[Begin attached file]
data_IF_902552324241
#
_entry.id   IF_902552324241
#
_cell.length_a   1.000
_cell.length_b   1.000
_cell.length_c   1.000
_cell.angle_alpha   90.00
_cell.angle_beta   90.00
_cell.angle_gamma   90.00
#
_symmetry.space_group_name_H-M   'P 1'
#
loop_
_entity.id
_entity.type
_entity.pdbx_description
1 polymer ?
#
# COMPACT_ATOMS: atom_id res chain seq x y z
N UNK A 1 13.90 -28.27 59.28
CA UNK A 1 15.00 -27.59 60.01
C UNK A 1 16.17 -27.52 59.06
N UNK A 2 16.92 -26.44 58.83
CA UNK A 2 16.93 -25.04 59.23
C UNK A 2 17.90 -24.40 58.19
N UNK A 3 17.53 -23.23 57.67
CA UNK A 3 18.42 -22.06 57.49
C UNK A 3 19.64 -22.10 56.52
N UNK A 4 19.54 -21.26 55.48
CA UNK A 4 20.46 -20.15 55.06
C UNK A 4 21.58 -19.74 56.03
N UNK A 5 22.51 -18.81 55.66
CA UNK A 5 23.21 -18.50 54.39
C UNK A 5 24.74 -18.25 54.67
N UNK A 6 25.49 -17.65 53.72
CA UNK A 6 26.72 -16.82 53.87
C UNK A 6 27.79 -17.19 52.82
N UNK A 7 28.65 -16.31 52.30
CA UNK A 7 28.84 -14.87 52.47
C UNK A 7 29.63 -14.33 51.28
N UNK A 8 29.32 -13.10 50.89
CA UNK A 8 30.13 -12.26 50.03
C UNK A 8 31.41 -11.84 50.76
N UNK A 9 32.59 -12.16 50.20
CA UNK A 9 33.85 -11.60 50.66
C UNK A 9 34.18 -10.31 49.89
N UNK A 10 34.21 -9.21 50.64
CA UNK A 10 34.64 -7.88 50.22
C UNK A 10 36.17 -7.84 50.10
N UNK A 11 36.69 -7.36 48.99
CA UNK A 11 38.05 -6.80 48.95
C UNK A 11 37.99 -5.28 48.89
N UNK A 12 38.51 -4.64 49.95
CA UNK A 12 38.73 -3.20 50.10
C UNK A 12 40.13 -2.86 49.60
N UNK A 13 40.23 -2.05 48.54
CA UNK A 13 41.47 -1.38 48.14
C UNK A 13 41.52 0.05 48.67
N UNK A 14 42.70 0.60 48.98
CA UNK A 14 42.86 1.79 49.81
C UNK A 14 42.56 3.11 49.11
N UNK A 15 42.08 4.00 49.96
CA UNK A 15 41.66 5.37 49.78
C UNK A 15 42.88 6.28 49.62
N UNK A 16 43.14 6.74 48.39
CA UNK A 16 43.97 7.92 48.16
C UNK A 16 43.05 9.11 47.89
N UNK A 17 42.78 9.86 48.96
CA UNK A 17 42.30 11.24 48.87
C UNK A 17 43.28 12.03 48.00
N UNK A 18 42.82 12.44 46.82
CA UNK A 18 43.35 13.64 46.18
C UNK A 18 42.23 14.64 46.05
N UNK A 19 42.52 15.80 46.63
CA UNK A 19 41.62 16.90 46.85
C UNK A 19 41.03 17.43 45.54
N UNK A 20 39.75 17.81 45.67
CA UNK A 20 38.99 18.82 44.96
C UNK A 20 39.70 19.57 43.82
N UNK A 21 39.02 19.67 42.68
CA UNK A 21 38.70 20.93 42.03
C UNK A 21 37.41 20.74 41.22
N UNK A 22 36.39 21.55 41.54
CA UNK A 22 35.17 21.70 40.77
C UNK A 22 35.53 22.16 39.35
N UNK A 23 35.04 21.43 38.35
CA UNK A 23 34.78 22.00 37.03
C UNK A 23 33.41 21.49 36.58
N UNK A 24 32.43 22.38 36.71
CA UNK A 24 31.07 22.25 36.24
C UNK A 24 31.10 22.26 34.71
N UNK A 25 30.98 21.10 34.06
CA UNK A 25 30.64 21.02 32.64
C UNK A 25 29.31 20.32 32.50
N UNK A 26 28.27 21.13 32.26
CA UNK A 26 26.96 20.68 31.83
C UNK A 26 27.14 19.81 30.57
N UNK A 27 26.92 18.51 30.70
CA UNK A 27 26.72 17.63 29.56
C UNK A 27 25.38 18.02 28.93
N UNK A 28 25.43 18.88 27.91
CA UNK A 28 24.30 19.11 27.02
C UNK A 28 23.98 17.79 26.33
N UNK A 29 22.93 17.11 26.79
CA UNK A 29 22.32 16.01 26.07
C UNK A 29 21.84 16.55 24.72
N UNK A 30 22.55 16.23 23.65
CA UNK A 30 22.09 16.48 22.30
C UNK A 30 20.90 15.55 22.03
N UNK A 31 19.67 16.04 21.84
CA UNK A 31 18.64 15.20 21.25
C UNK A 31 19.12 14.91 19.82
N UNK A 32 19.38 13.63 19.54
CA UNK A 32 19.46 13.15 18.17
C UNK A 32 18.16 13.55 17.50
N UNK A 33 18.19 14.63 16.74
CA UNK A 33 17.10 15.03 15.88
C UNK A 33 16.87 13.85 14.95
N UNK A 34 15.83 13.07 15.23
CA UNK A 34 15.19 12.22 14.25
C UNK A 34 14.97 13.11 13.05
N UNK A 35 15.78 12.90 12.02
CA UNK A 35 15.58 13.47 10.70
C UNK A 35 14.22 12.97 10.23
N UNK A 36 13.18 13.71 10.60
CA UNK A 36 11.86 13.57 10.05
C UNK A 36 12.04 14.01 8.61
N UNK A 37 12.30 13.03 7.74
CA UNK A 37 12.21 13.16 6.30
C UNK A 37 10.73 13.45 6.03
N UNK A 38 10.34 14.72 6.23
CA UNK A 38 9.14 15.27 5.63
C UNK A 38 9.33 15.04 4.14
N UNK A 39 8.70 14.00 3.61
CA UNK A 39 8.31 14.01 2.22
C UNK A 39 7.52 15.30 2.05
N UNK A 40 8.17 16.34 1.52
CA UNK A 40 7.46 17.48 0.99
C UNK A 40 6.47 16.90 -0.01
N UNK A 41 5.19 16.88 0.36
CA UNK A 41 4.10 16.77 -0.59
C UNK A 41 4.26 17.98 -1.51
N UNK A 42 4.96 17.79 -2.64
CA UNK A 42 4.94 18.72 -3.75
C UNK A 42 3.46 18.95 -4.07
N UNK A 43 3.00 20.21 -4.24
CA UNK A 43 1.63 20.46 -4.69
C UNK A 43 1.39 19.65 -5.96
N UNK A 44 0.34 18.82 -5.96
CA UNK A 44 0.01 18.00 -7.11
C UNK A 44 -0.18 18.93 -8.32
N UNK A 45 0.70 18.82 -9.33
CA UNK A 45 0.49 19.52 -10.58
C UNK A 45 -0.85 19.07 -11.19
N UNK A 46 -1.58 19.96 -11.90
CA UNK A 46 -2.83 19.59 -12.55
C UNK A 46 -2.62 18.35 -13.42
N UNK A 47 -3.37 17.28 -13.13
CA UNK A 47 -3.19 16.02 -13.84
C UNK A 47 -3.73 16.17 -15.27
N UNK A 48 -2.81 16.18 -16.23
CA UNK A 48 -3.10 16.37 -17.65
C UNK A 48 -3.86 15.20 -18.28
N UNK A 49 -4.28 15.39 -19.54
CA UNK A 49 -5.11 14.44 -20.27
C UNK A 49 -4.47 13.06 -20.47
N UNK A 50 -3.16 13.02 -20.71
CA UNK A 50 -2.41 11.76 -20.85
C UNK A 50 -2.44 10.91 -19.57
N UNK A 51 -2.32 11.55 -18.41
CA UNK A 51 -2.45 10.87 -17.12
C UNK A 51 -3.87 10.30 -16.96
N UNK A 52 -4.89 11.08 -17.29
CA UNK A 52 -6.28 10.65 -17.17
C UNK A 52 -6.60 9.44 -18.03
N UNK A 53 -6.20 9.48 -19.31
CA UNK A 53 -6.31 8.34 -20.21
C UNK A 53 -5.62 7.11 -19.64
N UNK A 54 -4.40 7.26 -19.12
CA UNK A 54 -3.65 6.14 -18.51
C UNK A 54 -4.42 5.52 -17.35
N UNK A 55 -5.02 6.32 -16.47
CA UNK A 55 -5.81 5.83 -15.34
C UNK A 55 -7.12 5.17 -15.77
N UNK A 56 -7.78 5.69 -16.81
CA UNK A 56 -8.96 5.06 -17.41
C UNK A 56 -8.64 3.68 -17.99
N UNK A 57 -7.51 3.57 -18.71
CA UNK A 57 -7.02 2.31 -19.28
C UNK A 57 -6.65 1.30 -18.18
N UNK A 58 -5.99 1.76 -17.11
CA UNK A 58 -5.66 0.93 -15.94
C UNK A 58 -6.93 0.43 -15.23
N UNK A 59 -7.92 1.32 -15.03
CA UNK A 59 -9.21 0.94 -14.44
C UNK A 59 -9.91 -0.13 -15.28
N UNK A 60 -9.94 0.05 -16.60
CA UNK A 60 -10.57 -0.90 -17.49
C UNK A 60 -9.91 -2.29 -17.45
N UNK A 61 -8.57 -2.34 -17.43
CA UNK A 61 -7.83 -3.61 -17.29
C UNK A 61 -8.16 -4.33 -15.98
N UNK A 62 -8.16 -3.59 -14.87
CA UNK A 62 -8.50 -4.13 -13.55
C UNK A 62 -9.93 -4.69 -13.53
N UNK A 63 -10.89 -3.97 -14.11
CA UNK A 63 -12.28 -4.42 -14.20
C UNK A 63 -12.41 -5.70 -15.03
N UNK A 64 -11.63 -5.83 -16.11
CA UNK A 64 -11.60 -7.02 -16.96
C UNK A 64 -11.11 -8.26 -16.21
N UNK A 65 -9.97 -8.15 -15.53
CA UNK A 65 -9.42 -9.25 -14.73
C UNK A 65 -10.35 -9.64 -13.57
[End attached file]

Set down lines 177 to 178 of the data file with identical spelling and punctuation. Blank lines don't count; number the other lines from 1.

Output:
N UNK A 53 -6.20 9.48 -19.31
CA UNK A 53 -6.31 8.34 -20.21